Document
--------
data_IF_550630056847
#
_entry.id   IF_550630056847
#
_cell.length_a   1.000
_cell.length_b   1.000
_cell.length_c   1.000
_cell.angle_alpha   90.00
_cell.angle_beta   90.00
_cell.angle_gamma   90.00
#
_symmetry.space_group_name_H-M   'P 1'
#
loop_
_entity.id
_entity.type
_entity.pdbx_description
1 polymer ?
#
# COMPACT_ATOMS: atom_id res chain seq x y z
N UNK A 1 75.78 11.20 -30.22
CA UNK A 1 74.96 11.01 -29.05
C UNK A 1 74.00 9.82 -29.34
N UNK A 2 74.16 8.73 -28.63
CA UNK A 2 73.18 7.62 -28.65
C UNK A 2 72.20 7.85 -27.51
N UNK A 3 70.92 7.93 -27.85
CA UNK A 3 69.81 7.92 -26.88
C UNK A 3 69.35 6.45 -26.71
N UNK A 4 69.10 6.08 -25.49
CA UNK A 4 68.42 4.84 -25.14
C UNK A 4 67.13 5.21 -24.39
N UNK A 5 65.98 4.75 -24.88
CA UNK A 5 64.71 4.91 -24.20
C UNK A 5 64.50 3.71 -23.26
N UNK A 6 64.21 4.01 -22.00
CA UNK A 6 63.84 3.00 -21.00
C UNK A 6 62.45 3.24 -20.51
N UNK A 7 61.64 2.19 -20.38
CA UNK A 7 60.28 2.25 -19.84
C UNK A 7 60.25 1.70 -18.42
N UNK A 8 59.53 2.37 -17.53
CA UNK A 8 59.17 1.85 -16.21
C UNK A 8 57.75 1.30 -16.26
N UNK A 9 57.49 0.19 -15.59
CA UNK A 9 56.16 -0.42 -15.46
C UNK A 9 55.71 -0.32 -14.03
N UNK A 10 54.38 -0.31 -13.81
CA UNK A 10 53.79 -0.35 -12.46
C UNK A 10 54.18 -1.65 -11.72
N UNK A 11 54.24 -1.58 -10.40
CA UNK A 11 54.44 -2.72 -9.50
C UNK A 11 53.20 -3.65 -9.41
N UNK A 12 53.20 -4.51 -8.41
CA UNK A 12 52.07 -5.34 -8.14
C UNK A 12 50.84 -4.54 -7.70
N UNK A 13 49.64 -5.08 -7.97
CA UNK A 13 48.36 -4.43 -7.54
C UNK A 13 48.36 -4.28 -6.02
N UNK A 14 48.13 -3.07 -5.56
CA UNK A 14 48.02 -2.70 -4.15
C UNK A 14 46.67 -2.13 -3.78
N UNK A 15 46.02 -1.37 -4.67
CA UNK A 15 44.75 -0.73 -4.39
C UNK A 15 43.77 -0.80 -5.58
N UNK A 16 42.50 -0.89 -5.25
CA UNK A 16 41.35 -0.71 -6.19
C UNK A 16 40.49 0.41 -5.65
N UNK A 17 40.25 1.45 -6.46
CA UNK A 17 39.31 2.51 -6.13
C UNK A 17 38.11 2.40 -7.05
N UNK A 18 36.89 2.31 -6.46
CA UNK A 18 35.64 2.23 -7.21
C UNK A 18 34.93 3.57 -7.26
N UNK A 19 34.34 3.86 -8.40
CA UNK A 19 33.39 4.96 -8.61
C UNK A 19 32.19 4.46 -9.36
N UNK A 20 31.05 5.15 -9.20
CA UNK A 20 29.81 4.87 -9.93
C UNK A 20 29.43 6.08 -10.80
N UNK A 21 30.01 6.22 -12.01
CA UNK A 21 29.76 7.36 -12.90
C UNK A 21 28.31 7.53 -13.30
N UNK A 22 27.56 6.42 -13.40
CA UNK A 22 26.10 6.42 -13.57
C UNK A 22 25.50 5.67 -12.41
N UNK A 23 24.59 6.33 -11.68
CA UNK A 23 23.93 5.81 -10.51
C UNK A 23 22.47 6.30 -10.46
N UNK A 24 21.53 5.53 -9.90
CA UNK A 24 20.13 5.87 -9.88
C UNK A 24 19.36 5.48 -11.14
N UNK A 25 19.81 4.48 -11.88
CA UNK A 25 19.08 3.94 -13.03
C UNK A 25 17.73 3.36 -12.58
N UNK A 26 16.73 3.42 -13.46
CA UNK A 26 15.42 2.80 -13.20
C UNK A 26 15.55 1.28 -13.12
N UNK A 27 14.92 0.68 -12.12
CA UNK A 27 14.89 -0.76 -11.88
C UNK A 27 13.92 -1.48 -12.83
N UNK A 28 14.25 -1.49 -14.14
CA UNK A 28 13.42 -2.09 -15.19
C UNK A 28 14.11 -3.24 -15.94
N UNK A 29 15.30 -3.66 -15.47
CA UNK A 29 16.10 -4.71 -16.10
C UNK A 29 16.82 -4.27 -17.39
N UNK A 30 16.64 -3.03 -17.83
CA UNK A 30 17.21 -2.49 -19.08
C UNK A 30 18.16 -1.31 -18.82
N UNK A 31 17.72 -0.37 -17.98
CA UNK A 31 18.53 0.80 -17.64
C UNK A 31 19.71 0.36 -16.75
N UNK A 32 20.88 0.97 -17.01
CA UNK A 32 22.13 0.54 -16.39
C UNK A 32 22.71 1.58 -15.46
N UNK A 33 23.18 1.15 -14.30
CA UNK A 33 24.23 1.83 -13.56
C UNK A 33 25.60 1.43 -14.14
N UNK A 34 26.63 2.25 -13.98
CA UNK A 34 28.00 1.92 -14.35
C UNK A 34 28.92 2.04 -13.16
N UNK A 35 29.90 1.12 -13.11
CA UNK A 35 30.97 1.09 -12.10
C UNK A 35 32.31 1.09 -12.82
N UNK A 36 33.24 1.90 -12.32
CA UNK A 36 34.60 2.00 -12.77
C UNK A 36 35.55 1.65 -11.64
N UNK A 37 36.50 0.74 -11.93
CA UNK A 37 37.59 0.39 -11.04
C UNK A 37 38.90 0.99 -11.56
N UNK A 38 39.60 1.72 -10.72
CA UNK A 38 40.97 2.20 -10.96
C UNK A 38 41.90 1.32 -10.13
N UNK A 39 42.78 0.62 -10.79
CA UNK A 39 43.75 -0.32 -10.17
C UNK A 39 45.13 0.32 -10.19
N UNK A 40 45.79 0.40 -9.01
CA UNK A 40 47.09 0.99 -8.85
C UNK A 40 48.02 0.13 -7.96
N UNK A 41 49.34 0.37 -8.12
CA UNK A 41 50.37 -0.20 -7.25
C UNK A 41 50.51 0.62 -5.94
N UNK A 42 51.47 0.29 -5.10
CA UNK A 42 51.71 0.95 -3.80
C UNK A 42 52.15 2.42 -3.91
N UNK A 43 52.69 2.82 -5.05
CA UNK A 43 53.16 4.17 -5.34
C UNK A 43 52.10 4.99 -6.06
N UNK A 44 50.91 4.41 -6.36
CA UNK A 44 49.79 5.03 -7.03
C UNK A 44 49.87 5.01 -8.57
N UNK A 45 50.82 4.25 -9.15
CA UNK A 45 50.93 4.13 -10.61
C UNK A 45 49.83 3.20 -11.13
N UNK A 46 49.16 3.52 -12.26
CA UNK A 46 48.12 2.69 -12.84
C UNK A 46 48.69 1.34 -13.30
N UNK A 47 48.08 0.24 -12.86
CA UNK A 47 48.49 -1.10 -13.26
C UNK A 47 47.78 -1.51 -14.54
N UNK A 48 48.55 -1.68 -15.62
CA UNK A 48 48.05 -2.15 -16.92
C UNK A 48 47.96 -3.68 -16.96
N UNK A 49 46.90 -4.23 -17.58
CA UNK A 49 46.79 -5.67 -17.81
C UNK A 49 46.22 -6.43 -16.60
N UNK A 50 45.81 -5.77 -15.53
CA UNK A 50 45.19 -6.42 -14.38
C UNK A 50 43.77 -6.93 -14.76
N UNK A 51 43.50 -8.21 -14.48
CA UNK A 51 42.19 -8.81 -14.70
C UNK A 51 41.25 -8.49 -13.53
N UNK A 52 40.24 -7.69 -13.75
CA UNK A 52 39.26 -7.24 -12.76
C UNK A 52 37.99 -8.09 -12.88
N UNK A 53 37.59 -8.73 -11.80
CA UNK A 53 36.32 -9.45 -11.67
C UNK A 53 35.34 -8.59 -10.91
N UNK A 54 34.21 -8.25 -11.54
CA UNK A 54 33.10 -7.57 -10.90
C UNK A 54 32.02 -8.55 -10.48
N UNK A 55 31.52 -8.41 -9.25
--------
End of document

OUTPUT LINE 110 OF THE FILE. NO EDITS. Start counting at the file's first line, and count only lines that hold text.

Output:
C UNK A 30 18.16 -1.31 -18.82